A delicious lunch in the shade during our island hopping tour
Dusk strikes over the bay in El Nido Palawan
Dusk strikes over the bay in El Nido
Photo rights reserved to La Salangane in El Nido Palawan
Photo rights reserved to La Salangane
Photo rights reserved to La Banane Hostel in El Nido Palawan
Photo rights reserved to La Banane Hostel
Keeping the boat level as we whip across the ocean! Would you do this El Nido Palawan?
Keeping the boat level as we whip across the ocean! Would you do this?
Kids playing on the beach in El Nido Palawan
Kids playing on the beach in El Nido
Typical boats used for the island hopping tour in El Nido Palawan
Typical boats used for the island hopping tour in El Nido

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GO – Getting There

There’s a few ways to get to El Nido. Most people arriving to Palawan come through Puerto Princessa. Buses are easily arranged, often from the comfort of your own hotel. P.P. is roughly an 8 hour bus ride from El Nido – but Holy Roads Batman. Most of the journey is driven on roads that have so many potholes, the moon’s surface would look flat in comparison. It’s definitely a bumpy ride. You can also take a ferry up the coast, or down from the neighbouring island of Coron. This said, I tried getting to Coron by ferry, and ended up waiting more than a week every day being told “Maybe the ferry will run tomorrow”, though that day never came. Inclement weather was the culprit, though it was quite frustrating not knowing a day out. Additionally, there’ a small airport in El Nido. It’s owned and operated by one of the budget airlines in the Phils… but this monopoly has made any flights to and from there EXTREMELY expensive. I found tickets to and from El Nido seemed to often be about double what you’d pay from Puerto Princessa. It’s undoubtedly the fastest route, but that comes with a price.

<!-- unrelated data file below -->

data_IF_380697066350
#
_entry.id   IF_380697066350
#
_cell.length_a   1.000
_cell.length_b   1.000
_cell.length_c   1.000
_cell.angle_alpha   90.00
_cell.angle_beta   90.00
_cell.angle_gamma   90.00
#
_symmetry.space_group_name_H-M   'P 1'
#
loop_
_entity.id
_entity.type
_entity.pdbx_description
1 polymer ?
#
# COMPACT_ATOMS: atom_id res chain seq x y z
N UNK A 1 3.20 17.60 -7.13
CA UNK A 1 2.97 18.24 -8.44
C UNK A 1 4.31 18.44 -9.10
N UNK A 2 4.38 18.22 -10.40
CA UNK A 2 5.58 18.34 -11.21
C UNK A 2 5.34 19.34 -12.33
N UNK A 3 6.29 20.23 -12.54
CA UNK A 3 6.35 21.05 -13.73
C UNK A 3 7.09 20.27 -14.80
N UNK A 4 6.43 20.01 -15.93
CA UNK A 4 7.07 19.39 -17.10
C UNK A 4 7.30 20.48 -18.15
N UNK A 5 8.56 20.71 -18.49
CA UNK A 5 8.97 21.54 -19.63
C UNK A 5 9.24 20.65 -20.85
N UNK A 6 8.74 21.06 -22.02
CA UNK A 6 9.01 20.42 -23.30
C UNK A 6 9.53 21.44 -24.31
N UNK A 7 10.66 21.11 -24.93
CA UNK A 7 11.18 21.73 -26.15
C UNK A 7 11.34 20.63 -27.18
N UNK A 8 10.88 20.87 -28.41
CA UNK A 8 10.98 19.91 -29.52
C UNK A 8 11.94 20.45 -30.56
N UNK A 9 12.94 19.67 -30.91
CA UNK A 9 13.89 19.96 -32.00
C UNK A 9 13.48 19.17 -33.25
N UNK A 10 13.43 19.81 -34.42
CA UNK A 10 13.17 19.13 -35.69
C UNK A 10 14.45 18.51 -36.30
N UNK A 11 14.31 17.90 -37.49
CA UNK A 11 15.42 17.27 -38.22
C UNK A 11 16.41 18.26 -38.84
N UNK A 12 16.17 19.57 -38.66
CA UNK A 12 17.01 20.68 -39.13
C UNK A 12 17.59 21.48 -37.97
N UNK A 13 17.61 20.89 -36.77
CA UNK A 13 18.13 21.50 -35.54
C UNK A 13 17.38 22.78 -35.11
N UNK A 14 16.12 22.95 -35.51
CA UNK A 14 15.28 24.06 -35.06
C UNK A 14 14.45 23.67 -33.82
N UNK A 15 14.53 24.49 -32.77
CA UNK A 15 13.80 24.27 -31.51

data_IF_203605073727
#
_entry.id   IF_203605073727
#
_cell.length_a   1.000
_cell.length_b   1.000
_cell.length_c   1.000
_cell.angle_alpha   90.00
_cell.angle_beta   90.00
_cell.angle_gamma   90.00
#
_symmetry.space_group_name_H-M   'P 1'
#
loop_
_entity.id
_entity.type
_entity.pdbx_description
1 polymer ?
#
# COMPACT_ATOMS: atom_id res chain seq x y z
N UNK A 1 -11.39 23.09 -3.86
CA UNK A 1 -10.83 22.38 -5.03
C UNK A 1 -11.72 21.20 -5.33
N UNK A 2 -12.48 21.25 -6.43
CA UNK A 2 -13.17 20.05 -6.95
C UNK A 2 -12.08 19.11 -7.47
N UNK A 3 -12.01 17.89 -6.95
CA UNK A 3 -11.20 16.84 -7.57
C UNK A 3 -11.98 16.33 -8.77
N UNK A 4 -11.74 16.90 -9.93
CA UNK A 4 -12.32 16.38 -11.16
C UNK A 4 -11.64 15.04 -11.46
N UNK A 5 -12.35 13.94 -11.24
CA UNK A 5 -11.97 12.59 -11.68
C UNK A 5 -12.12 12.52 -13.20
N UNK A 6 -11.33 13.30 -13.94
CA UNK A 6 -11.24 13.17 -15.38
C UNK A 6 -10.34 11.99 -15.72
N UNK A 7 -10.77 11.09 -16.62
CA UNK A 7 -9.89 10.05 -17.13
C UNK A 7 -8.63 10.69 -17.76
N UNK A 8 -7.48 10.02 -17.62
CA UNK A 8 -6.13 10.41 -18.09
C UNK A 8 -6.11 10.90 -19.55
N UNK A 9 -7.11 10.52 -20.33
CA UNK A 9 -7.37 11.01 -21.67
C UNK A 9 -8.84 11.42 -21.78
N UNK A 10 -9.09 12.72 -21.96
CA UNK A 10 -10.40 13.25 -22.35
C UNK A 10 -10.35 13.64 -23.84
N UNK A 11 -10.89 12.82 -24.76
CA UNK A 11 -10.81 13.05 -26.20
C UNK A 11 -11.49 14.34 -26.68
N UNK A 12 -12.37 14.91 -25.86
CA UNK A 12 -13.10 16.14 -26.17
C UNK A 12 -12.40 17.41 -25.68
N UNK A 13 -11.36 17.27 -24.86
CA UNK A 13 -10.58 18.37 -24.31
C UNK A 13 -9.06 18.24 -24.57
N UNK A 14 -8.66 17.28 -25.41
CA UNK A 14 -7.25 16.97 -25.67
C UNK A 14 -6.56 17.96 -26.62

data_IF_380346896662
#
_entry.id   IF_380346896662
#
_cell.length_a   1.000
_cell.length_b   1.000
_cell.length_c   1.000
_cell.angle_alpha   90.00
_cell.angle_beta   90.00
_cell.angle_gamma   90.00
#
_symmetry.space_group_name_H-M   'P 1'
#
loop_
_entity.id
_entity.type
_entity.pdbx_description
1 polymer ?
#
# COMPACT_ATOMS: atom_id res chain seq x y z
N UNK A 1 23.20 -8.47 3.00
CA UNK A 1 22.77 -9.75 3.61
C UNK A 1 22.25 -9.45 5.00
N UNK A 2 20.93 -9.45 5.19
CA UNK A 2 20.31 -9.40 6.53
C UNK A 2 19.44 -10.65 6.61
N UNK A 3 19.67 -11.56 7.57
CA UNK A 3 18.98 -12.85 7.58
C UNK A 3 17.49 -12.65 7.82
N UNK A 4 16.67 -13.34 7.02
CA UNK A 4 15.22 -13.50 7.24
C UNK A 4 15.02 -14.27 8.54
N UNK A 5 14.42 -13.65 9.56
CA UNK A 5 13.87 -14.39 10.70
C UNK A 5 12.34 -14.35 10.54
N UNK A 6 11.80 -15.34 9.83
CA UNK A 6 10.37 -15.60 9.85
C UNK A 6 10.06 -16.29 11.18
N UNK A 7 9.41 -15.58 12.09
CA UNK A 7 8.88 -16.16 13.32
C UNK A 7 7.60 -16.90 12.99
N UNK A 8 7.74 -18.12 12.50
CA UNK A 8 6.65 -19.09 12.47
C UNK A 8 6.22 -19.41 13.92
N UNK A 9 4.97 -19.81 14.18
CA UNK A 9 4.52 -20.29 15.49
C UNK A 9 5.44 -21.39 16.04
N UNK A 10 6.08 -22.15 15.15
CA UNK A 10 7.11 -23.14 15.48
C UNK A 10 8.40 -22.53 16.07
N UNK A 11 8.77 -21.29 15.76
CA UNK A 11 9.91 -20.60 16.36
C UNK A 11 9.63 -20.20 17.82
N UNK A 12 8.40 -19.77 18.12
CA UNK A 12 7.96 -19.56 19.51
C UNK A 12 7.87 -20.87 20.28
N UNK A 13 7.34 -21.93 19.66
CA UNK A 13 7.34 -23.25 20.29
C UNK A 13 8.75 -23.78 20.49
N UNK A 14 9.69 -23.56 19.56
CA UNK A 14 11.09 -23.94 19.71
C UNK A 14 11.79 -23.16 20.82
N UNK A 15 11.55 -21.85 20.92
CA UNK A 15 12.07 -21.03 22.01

El Nido, Palawan, Philippines – Map
El Nido, Palawan, Philippines – Map

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Do – Activities & Attractions

El Nido Activities Coming Soon!

In the meantime, when you first arrive to Palawan, it is likely you will arrive to Puerto Princessa. Check out this great post by Teacake Travels to plan your Puerto Princessa itinerary!

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Stay – Accommodation

There’s plenty of accommodation to choose from while staying in El Nido. This ranges from budget backpackers spots (such as the french run La Banane, located right on the beach, with nice and helpful staff… AND right next to the Sea Slug! yum!), to private bungalows, right up to high-end resorts. It really depends what YOU want while there. I was good with the backpacker hostel, as I was there for El Nido, and not necessarily pampering myself with luxury (the location is naturally luxurious enough, in my opinion!).

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Eat – Restaurants

There are plenty of restaurants in El Nido to get your feed at. Sadly, as with most of the rest of the Philippines, I found it quite hard to get a good local dish from the canteens there. It seemed most ‘local’ places would cook their food in the morning and just let it sit out at room temperature all day. I like to consider myself daring with international dishes.. usually. However, I don’t think playing with things like e.coli or salmonella really qualify as adventurous dining.  I ended up sticking it out paying tourist prices to eat at tourist restaurants. That being said, the quality of food at El Nido’s touristy restaurants was fantastic… and safe! One of my favourite spots was a French restaurant called La Salangane, which makes delicious French dishes. The bonus: they also make their own fruit infused rum in barrels behind the bar. At 80 pesos (approx $2 USD) a shot, it’s easy to get wrapped up trying several of the tasty mixes with some post-dinner mingling and dancing. My most visited restaurant had to be Sea Slugs, which is located right on the beach, with live music, local and western dishes (all at western prices however – but a good way to try some Filipino dishes), and decent service.